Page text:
Knowing the different types of grills available is critical to finding the right grill for you. We’ll cover the 7 different grill types in detail with pros and cons of each.
While the basics of grilling have been around for a while now, some brands have continued to innovate for a better grilling experience for their customers. For this article, we combined our knowledge from using the different types of grills over the years with research of new trends from grill manufacturers so as to provide an up-to-date overview of the pros and cons of each grill type.
Table of Contents
Check out the 7 types of outdoor grills below:
A staple that is time tested by backyard grillers. Charcoal grills use briquettes consisting of heated wood with some additives that burn hot and for long periods to evenly cook food.
Charcoal grills have remained a favorite of grillers looking for that “char-broiled” flavor. Unlike other grills listed below, it’s much easier to introduce wood and other flavors to your food using charcoal grilling. Also, if prepared properly, charcoal can apply a hotter, more even heat than a gas grill including many different charcoal arrangements to achieve different cooking styles. All that, plus charcoal grills are very budget friendly!
While charcoal for grilling isn’t going away anytime soon, its cons typically lead buyers looking for a laid back grilling experience to gas grills due to a few drawbacks. Charcoal can be difficult to light and requires a bit more attention than gas or electric. Also, cleaning up (and set up) can be a messy affair as charcoal leaves black dust on anything it touches. However, many manufacturers have added countless accessories to minimize these cons. If you want that char-broiled flavor with minimal effort, check out our article on charcoal accessories.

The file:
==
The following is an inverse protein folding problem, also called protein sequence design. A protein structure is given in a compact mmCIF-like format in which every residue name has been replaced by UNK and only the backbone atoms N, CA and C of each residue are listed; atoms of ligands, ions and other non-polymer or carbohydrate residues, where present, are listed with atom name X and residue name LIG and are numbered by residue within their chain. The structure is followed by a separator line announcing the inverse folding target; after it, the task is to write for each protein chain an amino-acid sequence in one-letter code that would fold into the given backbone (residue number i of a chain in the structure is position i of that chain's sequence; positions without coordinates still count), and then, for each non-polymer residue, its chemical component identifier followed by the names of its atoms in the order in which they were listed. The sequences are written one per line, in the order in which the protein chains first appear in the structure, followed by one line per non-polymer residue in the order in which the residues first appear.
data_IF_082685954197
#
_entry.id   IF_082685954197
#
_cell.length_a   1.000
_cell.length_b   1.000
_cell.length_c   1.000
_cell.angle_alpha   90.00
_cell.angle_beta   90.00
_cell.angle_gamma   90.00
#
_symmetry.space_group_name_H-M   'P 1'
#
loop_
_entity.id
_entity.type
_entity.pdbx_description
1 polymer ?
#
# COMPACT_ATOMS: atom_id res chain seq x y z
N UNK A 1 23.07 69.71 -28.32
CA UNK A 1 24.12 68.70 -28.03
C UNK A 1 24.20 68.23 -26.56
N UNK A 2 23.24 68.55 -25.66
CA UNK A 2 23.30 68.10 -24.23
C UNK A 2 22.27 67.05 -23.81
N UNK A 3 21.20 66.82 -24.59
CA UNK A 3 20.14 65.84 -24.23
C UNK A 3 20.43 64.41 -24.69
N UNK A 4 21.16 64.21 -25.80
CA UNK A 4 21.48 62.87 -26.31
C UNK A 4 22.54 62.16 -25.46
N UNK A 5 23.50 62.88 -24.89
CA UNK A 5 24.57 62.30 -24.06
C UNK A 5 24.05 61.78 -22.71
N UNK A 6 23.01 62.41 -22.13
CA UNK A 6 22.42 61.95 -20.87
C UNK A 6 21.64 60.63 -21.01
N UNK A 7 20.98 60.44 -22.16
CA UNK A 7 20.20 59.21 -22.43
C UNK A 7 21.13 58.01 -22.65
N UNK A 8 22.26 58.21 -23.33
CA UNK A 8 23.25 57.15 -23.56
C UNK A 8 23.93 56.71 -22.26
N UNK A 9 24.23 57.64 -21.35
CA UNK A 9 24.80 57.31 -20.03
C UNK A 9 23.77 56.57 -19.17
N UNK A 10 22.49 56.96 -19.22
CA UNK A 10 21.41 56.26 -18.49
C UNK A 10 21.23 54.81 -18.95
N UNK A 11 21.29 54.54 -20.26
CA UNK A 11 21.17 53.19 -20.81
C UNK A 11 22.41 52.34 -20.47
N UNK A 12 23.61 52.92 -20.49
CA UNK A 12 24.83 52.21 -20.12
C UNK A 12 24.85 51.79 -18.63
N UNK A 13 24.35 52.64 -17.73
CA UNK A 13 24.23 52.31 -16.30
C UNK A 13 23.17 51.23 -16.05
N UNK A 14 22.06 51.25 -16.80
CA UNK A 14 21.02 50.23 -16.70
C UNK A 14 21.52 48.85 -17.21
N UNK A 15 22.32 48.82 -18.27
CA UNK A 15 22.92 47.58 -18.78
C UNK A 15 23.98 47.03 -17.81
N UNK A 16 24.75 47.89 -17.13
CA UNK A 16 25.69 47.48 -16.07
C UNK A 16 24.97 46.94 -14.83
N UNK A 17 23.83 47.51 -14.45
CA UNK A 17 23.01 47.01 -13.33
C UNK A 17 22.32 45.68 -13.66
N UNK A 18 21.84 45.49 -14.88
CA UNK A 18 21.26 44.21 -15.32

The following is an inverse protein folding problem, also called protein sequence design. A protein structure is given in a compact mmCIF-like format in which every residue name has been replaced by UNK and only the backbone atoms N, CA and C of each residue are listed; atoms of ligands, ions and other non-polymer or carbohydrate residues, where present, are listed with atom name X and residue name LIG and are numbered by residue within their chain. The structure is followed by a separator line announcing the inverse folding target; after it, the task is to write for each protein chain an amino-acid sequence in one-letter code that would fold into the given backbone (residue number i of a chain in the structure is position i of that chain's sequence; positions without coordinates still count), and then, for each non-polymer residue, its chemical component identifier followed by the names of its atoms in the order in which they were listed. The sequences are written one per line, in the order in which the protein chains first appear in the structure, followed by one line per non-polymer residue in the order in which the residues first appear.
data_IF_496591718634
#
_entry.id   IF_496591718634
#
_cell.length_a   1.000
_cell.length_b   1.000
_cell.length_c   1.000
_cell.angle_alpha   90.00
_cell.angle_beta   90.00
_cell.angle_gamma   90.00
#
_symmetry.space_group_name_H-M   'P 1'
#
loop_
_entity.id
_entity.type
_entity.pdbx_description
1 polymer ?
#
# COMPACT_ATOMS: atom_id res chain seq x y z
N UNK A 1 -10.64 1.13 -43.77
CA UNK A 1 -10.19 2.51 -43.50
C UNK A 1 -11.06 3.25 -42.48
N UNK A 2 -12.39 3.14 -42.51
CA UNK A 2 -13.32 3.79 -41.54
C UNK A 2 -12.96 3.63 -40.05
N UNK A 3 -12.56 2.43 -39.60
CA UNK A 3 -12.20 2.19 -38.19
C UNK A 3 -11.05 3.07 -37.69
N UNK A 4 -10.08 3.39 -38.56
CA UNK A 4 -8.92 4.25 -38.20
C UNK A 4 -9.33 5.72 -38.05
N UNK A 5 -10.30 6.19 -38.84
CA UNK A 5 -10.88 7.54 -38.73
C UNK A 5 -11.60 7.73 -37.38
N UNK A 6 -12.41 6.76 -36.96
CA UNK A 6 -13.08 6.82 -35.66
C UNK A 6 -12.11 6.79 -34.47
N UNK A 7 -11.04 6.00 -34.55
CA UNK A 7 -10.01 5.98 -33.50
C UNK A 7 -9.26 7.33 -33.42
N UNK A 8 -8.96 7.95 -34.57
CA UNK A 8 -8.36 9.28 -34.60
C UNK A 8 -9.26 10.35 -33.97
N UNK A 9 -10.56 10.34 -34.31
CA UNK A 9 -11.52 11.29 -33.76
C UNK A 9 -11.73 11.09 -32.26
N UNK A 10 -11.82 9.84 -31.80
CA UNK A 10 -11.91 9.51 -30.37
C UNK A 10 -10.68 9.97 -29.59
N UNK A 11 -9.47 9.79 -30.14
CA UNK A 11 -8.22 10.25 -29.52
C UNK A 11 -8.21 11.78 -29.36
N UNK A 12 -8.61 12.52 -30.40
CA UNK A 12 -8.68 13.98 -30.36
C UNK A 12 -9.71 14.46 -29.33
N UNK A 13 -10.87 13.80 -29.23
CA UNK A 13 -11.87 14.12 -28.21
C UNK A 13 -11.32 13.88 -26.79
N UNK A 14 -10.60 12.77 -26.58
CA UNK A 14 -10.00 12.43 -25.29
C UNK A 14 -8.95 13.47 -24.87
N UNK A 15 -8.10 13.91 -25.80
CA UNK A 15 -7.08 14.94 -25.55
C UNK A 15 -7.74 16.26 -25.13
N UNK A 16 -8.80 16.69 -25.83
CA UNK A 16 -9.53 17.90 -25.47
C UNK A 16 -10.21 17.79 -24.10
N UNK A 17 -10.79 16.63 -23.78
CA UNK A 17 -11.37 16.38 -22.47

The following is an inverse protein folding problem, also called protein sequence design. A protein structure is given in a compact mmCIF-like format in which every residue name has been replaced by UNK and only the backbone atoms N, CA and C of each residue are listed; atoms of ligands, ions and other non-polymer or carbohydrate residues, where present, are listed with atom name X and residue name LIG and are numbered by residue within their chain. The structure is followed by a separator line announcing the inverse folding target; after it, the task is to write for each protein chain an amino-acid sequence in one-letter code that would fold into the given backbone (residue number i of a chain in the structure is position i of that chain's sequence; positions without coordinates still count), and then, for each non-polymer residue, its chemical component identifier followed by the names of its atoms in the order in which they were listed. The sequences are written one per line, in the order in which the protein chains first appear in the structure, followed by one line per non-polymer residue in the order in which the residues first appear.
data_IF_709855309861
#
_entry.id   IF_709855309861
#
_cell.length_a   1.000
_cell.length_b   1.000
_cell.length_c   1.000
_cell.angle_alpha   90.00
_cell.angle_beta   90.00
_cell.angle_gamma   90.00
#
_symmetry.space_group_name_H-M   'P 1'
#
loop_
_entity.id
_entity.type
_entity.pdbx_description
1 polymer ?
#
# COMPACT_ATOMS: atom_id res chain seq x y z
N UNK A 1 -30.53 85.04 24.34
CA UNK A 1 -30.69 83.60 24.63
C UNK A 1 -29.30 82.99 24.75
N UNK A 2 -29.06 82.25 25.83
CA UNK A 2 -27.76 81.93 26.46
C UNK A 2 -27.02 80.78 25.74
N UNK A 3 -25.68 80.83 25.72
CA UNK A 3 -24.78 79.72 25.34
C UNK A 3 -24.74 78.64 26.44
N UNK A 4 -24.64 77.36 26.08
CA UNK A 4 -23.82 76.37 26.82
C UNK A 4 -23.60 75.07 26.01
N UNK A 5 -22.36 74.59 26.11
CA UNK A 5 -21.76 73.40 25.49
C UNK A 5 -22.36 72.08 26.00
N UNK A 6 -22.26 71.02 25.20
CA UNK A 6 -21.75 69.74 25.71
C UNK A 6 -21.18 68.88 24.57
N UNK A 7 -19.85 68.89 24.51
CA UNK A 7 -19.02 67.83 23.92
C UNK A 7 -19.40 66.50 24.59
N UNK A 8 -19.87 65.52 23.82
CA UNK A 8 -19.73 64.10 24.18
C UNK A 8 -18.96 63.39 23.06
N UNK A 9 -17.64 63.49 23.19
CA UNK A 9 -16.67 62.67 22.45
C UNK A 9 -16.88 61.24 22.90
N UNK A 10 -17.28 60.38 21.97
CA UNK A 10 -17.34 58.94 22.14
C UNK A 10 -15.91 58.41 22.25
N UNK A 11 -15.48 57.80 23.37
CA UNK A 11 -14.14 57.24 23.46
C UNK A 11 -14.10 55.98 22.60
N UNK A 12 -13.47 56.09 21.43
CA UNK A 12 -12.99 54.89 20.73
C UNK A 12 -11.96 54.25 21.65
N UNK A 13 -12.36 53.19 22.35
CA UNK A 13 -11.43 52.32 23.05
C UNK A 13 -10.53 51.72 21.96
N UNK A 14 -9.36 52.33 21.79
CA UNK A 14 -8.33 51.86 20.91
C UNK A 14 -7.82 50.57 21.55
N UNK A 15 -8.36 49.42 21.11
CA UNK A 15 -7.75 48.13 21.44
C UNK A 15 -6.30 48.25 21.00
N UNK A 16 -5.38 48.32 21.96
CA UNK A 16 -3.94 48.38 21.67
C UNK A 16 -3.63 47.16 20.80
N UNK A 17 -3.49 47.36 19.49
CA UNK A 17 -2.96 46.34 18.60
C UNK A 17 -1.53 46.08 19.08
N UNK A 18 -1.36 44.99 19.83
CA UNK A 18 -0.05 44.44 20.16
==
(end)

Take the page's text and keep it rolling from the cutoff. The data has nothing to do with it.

As the name implies, gas grills use a flammable gas, typically propane or natural gas, as the fuel source. Gas grills have become the most popular grill out there by far. Their popularity is well justified as they have many great qualities. Gas grills are reliable, cheap, gas is inexpensive, and they are very easy to use. Great for a quick cookout with very little prep work to set up.
Gas grills do have some cons such as it is difficult to introduce wood flavors to the food, most propane tanks don’t have gauges to show fuel level, and igniters often need replacement. These are all minor items and the benefits of a gas grill far outweigh any downside.
That said, not all gas grills are made equal. Due to their popularity, they are mass produced with some having serious quality issues. If you’re looking to buy a gas grill, take a look at our article comparing the best gas grills to buy.
Electrical grills use electrical currents which are cycled through a cooking element to heat the food above. Electric grills tend to either have a solid cook surface like a griddle or George Foreman style cooking surface or have a heating element just below the grill grates like in an oven.
This type of grill is the newest, relatively speaking, compared to the other type of grills. Electric grills are gaining in popularity due to their similar benefits to the gas grill such as the ease to operate, very cheap fuel source (electricity), and clean up is fairly simple. Also, electric grills typically have the best temperature control when compared to other grills.
However, that is where the similarities stop when comparing gas vs electric. While becoming popular electric grills have a few cons not found with gas or charcoal: they require an outlet to operate, there is no open flame for searing, can have trouble keeping temperature in cold weather, and lack any added grilling flavor to proteins (smoke, wood flavors, etc.).
Wood Fired Grill
The oldest form of grilling is using good old fashioned wood to cook your food. You can probably think of a time while camping you cooked hot dogs on sticks or someone had a grill grate stand to put over the campfire. For camping it’s by far the cheapest and efficient way to cook without having to lug a bunch of cooking gear into the woods. For bare-bones grilling, wood grills typically are the cheapest grilling method because all you need is a campfire and a grill grate stand to get started. There are also grills made to run on wood fire and take many shapes and sizes. These grills can be a metal firepit with swinging grill grates or grill bases that look and function just like a charcoal grill.